Track: Developing/Optimizing Clients for Developers

Location: Majestic Complex, 6th fl

Day of week: Monday

We often think of “client” as the entry point for human users into the digital world. Yet as technology evolves, we are interfacing with many different parts of our systems - and “client” takes on new meaning.

Technologies like GraphQL, Flutter, Electron and WASM are becoming more robust and contributing to an ecosystem that allows us to rapidly build across platforms.

This ecosystem provides more touchpoints for interfacing between the user and software, reframing how we might define “client”.

In this track we will take a deeper dive into some of these technologies and how they can be leveraged to ultimately deliver a more impactful interaction between the user and client.

Track Host: Anna Neyzberg

Developer & Project Lead @CarbonFive
Anna Neyzberg is a a developer and project lead at Carbon Five - a strategic digital products agency. In her time at Carbon Five she has worked with clients across many domains, most recently leading teams working with Coinbase on their institutional trading platform, and with Citibank Venture Studio on their vision for the future of work.
She is a San Francisco native who has worked extensively with the ruby community in SF and currently sits on the board of RailsBridge. She has taken this community organizing experience and several years ago founded ElixirBridge- an organization that offers free weekend long workshops, with the goal of creating an inclusive welcoming space for underrepresented populations in tech to learn elixir.
Her technical interests lie within distributed systems, cryptography, and functional programming. When not in front of a keyboard, she is trying to get better at climbing rocks.

Trackhost Interview

  • Can you tell me a bit about your background?

  • My background originally was more in science, but I got really involved in the tech community living in San Francisco. I ran the San Francisco Chapter of RailsBridge (that puts on free workshops for underrepresented folks in tech to learn Ruby on Rails). After that, I started doing a similar thing with ElixirBridge. I worked at a non-profit doing software stuff for a while, then at startups, and now I have been at Carbon Five (doing software consulting) for about 3 years.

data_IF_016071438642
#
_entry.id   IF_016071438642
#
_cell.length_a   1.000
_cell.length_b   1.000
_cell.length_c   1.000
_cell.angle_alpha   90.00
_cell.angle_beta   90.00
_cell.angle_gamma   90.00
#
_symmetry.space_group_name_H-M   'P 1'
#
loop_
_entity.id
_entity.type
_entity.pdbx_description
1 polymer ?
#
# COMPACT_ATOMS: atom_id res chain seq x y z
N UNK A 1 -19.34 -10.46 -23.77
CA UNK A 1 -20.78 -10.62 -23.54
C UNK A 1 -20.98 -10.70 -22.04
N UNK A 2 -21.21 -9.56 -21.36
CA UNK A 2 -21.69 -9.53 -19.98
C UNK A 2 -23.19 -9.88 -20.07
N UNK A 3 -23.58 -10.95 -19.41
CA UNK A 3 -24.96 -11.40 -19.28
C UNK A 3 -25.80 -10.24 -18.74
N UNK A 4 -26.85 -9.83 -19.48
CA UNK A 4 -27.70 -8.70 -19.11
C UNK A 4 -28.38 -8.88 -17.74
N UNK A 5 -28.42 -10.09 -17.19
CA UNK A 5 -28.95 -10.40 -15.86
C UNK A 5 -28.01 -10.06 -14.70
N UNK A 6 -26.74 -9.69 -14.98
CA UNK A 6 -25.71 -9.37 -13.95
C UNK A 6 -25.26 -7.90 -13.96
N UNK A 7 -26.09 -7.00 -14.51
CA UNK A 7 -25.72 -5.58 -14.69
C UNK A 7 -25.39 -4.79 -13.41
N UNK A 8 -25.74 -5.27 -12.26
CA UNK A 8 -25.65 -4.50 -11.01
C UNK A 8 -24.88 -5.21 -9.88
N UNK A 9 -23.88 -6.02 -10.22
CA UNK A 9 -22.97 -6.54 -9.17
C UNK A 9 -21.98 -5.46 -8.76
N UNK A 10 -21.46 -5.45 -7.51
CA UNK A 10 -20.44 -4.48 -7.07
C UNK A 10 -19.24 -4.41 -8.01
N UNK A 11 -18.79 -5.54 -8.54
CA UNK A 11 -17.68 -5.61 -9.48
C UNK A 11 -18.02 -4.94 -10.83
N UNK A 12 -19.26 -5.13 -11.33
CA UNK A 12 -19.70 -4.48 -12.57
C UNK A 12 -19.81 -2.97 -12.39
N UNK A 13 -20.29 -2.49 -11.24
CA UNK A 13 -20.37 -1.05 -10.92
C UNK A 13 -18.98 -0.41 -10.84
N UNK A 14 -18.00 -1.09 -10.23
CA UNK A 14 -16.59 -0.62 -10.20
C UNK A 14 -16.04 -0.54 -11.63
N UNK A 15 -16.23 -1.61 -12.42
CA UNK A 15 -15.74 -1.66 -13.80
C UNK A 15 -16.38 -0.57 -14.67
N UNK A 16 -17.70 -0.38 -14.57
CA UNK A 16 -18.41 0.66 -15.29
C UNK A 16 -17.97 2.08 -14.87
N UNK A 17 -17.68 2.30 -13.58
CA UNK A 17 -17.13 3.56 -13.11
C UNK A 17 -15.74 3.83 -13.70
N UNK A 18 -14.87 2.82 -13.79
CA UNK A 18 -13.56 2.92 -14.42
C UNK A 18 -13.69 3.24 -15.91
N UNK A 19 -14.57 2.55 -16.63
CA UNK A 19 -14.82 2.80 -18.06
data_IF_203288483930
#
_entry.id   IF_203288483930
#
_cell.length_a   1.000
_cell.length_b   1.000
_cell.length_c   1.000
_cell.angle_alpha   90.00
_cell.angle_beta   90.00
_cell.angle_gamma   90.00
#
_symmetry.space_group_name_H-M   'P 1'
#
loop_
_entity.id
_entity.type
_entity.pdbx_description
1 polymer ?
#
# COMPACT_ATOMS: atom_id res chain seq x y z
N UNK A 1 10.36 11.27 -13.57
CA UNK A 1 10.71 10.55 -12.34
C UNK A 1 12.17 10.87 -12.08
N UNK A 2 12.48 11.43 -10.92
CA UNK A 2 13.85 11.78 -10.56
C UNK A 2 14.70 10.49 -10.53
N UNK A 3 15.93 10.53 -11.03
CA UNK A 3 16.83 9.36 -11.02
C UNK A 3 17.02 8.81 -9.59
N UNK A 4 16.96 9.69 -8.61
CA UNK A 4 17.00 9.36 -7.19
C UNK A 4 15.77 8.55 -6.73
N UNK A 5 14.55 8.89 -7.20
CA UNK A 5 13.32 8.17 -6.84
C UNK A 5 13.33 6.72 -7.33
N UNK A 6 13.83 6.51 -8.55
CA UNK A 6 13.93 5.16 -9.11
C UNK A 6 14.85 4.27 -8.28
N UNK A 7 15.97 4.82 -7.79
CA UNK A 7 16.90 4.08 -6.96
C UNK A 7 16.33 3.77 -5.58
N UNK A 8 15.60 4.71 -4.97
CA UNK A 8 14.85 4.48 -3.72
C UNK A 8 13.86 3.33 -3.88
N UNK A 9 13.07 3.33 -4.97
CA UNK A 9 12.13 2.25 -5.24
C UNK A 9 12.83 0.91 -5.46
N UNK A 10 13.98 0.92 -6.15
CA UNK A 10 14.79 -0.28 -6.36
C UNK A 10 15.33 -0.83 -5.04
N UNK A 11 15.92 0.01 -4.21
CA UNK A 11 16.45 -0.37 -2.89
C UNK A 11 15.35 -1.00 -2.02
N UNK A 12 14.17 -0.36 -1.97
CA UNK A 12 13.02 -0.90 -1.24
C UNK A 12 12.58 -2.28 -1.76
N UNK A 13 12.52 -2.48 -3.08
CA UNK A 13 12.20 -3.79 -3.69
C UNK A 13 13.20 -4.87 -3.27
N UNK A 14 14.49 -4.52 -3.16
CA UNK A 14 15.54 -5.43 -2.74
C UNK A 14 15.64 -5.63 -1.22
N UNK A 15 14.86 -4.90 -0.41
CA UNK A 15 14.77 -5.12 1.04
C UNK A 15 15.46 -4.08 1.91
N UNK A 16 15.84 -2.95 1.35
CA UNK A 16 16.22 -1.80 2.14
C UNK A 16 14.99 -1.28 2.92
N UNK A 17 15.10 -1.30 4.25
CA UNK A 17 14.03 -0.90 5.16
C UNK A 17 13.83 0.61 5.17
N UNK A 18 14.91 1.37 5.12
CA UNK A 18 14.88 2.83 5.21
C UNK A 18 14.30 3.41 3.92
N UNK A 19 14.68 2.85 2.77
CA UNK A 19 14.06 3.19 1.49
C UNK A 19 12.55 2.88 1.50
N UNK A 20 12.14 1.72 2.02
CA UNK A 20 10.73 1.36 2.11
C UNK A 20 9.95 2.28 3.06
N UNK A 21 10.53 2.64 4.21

• So when we talk about a client, we have typically been talking about web apps running in browsers. What does it mean to be talking about the client today?

  • I think that perspective has really changed. When we think about the client, it is not just the user interfacing with the browser anymore. It's more of an interface between different parts of systems. AI, for example, could be thought of as a type of client feeding data into other parts of a system (maybe a Microservice). Other examples of how clients are evolving could be how Wasm is changing what we think of as a browser workload, or how we’re seeing people build using GraphQL (essentially, letting different teams meet different use cases leveraging a so-called protocol without having to necessarily strictly define those use cases beforehand).

  • What technologies are you hoping to feature during the conference?

  • Definitely Wasm, V8, and that interface between AI and clients. But I’d also like to pull some information about Flutter (an open-source mobile application development framework created by Google) and maybe another surprise or two.

10:35am - 11:25am

Not Sold Yet: A Humble Tale From Skeptic to Enthusiast

GraphQL’s wagon is full of hype, eager adopters, and it’s own band, but what about all the drawbacks? Come listen to a converted skeptic talk about how Netflix is running GraphQL in production. The love story of two: A seasoned developer and a hip shiny graph meet and the REST is history. Talking through how Netflix builds and deploys GraphQL, Garrett will aim to ease some of the concerns teams face when getting started.

Garrett Heinlen, Software Engineer @Netflix

11:50am - 12:40pm

Front End Architecture in a World of AI Clients'

Presentation details to follow.

Thijs Bernolet, Front End Architect @oqtonai


Monday, 24 June

Tuesday, 25 June

Wednesday, 26 June

  • Architecting For Failure

    More than just building software, building deployable production ready software in the face of guaranteed failure.

  • 21st Century Languages

    Lessons learned from building languages like Rust, Go-lang, Swift, Kotlin, and more.

  • Building High-Performing Teams

    What “high-performing team” means and how to build one effectively depends on context. This track will share different experiences of building high-performing teams in order to highlight how different contexts lead to different solutions but also what typically stays the same because we’re still dealing with humans trying to work together. How do different forces affect the building of high-performing teams.

  • Software Defined Infrastructure: Kubernetes, Service Meshes, & Beyond

    Deploying, scaling, managing your services is undifferentiated heavy lifting. Hear stories, learn techniques, and dive deep into software infrastructure.

  • High-Performance Computing: Lessons from FinTech & AdTech

    Killing latency and getting the most out of your hardware.